In a ‘Change’ Election, an Increasingly Familiar Electoral Map

One of the consequences of John McCain’s move into a tie, or even into a slight lead, in post-convention polling is the shrinking of the electoral battleground. Gone, probably for good, is the left’s haughty talk about a radical realignment of the electoral map that prevailed in the last two presidential elections. Instead, the same basic red-blue scheme and the same swing states (with perhaps one or two new additions) now seem destined to define a third consecutive election night.

For John McCain, this creates a seemingly simple formula for victory: Hold the Bush states and win. George W. Bush won 271 electoral votes in 2000, a combination of states that would now be worth 277 electoral votes thanks to the reapportionment that followed the 2000 election. In 2004, Bush added New Mexico (5 electoral votes) and Iowa (7) to this combination and lost New Hampshire (4), giving him a total of 286 electoral votes. So as long as McCain doesn’t lose more than 16 electoral votes from Bush’s ’04 combination, he’ll win.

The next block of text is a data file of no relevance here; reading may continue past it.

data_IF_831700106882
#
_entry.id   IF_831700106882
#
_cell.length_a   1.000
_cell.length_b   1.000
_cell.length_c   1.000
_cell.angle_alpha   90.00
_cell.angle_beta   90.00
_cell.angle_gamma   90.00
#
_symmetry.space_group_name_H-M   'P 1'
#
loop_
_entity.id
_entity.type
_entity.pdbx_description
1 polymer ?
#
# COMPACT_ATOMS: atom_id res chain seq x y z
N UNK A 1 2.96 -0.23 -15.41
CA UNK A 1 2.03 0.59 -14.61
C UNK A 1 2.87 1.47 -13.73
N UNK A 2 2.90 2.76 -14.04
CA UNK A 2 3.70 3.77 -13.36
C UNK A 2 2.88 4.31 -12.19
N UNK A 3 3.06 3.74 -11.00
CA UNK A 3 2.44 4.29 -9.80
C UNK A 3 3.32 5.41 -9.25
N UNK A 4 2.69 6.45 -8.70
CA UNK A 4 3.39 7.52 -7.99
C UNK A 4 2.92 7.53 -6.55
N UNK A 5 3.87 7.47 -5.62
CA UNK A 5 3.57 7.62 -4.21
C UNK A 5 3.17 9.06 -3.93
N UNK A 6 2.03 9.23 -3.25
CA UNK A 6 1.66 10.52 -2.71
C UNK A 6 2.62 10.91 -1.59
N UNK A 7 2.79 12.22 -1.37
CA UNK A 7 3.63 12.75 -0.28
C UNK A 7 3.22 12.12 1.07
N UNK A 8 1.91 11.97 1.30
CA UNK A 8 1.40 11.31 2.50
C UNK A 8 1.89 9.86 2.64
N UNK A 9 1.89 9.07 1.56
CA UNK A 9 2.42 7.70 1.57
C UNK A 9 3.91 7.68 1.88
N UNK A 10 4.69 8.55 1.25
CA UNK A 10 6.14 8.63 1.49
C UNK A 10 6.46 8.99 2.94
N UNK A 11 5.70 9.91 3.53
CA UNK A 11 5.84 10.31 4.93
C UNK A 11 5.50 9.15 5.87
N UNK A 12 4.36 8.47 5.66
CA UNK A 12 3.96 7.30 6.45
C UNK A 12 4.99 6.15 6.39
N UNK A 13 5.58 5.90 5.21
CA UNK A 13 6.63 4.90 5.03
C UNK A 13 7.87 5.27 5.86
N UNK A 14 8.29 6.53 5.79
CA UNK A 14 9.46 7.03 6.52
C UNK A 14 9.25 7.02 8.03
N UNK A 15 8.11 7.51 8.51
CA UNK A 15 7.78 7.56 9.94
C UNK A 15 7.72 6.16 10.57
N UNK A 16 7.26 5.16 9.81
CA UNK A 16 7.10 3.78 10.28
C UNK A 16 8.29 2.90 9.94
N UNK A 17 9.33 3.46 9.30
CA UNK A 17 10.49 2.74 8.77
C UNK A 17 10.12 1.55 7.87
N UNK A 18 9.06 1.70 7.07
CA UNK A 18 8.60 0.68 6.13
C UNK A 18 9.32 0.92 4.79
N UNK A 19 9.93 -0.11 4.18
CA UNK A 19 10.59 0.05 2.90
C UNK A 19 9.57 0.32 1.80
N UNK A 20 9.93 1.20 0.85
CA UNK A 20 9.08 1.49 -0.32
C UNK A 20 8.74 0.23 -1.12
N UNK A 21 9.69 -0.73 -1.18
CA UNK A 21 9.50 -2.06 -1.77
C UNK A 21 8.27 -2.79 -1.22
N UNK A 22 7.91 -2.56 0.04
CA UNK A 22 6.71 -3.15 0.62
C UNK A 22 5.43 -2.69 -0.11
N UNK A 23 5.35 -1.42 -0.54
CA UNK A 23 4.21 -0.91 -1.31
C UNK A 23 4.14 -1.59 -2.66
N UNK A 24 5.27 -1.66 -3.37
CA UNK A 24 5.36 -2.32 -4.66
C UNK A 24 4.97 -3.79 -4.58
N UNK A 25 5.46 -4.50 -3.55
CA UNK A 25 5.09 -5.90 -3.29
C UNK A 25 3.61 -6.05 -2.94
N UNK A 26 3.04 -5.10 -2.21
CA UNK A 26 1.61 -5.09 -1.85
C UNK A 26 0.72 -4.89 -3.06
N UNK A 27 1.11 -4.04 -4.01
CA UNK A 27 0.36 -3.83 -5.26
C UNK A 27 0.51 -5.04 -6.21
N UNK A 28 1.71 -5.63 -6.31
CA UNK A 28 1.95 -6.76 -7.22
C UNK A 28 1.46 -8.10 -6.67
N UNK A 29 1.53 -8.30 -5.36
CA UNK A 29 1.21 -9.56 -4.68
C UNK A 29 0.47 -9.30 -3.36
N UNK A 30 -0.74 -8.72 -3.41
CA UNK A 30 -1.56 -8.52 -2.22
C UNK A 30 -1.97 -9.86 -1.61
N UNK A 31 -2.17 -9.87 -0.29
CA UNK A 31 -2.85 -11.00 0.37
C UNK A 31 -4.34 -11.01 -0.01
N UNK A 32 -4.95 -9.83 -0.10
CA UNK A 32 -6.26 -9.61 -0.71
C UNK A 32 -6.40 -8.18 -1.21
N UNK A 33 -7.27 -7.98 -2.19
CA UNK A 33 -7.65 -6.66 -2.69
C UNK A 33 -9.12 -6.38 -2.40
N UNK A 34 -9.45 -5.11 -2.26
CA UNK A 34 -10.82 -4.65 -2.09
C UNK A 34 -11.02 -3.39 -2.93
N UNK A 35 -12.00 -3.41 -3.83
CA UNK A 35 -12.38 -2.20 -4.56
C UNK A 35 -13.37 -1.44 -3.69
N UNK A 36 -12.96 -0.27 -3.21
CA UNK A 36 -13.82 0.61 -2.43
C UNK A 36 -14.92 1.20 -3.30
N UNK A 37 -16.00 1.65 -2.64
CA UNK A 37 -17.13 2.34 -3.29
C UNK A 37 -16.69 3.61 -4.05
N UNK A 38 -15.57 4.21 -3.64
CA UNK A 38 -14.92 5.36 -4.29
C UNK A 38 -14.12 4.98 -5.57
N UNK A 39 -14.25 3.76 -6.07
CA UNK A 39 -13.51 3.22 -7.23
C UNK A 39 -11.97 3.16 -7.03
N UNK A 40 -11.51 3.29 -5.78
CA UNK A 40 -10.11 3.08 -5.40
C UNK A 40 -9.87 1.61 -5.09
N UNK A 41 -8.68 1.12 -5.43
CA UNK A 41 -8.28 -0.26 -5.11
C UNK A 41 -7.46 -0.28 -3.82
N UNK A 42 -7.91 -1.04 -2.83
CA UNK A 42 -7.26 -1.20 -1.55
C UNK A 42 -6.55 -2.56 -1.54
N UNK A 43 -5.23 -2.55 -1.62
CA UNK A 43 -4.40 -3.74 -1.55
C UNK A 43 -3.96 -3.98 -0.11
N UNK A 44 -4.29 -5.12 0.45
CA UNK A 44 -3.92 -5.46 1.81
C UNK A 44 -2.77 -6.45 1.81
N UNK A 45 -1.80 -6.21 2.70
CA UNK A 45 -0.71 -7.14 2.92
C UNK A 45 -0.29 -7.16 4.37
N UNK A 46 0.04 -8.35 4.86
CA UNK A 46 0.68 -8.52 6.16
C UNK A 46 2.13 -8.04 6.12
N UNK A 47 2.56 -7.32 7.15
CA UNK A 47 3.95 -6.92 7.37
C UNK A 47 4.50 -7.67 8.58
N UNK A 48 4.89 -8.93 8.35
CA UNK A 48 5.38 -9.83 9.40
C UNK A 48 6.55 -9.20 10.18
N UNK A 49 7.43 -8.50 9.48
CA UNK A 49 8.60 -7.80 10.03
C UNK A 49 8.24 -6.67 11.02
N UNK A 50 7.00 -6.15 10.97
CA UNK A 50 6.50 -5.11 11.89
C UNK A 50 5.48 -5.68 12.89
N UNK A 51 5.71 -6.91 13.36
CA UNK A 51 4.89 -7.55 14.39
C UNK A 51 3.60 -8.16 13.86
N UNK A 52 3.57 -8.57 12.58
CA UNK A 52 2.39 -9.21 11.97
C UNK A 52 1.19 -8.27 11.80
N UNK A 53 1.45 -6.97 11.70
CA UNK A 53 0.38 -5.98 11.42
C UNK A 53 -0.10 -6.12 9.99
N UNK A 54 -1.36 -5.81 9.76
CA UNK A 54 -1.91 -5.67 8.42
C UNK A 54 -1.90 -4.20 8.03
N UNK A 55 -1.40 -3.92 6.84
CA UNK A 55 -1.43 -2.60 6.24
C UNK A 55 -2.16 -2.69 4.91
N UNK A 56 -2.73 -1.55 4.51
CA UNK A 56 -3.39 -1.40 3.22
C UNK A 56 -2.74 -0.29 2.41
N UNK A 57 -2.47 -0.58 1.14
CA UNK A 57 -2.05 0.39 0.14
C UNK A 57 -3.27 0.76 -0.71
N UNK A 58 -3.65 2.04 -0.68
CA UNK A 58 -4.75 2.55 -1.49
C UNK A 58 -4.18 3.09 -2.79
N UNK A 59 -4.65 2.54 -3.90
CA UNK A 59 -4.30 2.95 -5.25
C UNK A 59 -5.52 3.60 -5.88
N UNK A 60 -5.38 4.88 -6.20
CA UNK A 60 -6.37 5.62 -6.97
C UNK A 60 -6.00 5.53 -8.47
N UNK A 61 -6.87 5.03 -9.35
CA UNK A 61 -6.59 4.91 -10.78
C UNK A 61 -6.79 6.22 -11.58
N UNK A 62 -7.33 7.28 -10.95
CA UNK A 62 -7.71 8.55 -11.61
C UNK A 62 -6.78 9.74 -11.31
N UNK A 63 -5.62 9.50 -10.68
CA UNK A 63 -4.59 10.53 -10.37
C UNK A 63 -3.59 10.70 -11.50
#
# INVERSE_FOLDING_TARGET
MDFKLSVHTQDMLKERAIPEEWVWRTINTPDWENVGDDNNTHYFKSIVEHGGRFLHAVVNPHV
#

Obviously, this is easier said than done. Bush’s awful approval rating and the ghastly standing of the Republican Party initially gave Barack Obama openings to compete in more than a dozen states that Bush carried last time around. Earlier this summer, Obama was competitive in, for instance, Montana, Indiana, North Dakota, North Carolina and Alaska, to name a few. With his deep war chest and aggressive ground efforts, it seemed inevitable that Obama would pick off a handful of Bush’s ’04 states, easily wiping out the 16-electoral vote cushion that McCain would enjoy based on the ’04 map.

The good news for McCain is that Obama’s targets aren’t nearly as widespread now. Two polls in the last week, for instance, have given McCain commanding leads in North Carolina, a state Obama had been vigorously contesting (and where he trailed by only several points over the summer). Indiana was a virtual dead heat in July and August; now McCain has begun to create some distance there, finally enjoying the built-in advantage he is supposed to enjoy in a state that last voted for a Democrat in 1964. The same trend is evident elsewhere, like Missouri and maybe even Florida. McCain is still certain to lose some states that Bush carried last time around (Iowa, for example, seems all but lost), but the damage potential for him was much worse over the summer.